Heat can be dangerous all by itself but it turns out that when mixed with humidity, a hot environment can turn into a dangerous one. Currently, heat waves across the world are increasing. With this rapid change in climate, a serious question arises: How hot is too hot for humans to go about their daily lives?
The Deadly Combination
The wet-bulb temperature is the term given to the pairing of extreme heat and humidity, and recent spikes in it have led scientists to sound the alarm. A study published in 2010 indicated that the upper limit of safety with wet-bulb temperature is 95 degrees Fahrenheit. Above this, the human body doesn’t hold the ability to cool itself. However, recent testing found out that the limit was actually much lower.
The Heat Project
Young and healthy men and women were brought to the Noll Laboratory at Penn State University to take part in this experiment. Each participant was given a small pill to monitor their core body temperature. They then sat in a chamber, doing just enough movement to imitate the activities of daily life. Slowly, the scientists increased the temperature and the humidity of the chamber. They did this until they found the temperature where the combination of heat and humidity became harmful for the body.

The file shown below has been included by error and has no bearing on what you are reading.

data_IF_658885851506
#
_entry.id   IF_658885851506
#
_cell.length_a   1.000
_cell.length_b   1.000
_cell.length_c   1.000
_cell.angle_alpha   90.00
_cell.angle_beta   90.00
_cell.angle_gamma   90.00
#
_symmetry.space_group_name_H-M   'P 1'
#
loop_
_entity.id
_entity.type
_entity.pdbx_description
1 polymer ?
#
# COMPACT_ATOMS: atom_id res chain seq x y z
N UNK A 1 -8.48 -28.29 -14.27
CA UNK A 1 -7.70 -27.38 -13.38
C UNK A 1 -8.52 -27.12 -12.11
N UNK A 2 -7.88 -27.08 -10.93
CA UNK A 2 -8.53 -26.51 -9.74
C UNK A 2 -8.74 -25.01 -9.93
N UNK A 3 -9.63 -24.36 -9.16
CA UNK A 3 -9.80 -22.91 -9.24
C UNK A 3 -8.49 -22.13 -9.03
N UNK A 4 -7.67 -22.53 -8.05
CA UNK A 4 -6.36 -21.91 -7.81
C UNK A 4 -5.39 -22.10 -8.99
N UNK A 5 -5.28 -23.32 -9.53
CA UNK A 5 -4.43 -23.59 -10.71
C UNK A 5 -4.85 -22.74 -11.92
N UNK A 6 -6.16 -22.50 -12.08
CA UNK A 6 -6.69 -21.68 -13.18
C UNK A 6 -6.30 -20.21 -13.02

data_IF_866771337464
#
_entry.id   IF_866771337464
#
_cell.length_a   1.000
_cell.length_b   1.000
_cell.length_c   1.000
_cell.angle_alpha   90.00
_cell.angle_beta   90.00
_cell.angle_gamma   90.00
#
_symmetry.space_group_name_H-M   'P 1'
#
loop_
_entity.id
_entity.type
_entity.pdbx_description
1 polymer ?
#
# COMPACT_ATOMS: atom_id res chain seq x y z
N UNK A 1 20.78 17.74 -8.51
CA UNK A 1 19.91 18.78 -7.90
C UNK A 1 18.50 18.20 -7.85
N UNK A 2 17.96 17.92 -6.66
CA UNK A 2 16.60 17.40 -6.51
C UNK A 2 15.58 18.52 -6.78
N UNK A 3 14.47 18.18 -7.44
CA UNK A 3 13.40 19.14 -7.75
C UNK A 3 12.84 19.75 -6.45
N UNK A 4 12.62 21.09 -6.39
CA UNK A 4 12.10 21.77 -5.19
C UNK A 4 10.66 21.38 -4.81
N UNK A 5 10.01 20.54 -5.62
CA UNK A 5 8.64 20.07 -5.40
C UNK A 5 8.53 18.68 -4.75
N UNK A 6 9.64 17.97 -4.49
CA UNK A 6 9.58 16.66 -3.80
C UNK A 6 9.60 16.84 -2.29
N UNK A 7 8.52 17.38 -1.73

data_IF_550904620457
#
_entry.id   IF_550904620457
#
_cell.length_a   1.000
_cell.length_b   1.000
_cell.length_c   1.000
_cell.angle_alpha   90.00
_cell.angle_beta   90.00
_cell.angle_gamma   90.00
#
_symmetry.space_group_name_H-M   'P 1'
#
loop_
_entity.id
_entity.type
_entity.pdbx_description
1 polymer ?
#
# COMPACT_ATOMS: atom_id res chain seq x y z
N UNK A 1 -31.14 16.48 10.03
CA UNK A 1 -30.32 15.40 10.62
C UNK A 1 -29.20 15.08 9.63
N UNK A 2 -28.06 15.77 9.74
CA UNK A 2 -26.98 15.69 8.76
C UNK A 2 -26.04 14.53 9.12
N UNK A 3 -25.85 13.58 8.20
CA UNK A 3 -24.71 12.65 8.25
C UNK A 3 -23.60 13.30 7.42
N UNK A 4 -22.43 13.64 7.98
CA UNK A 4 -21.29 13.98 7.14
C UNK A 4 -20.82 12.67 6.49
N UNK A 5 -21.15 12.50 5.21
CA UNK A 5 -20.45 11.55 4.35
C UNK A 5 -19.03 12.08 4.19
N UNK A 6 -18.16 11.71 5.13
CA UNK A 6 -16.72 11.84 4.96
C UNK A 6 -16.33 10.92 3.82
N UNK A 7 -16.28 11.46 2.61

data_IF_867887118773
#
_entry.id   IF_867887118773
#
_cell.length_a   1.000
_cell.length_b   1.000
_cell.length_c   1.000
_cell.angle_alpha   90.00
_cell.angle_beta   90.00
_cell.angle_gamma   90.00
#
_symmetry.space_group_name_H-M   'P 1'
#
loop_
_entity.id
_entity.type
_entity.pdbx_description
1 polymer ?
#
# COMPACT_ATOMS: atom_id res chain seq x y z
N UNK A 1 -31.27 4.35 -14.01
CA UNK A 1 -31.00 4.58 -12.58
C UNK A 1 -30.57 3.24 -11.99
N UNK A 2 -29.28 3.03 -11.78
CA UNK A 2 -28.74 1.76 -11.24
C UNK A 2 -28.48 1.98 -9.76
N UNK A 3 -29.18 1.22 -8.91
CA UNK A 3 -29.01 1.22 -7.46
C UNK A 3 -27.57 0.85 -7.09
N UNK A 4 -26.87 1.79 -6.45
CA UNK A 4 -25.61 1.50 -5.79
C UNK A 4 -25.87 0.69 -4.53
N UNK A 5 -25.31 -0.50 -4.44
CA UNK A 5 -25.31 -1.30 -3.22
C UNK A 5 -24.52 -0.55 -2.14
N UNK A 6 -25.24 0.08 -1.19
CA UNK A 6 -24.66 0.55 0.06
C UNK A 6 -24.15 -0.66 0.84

Known as the ‘critical environment limit,’ it’s the temperature at which the core temperature of the body starts to rise. According to the study, the wet-bulb temperature is much lower than the previously thought 95 Fahrenheit. It’s actually 87.8 Fahrenheit. This equals 87.8 Fahrenheit at 100% humidity and 100.4 Fahrenheit at 60% humidity. When the body is overheated, the heart works overtime to pump blood to the skin. Excess sweating also releases the body’s fluids. Prolonged exposure to high temperatures can also cause life-threatening heat stroke.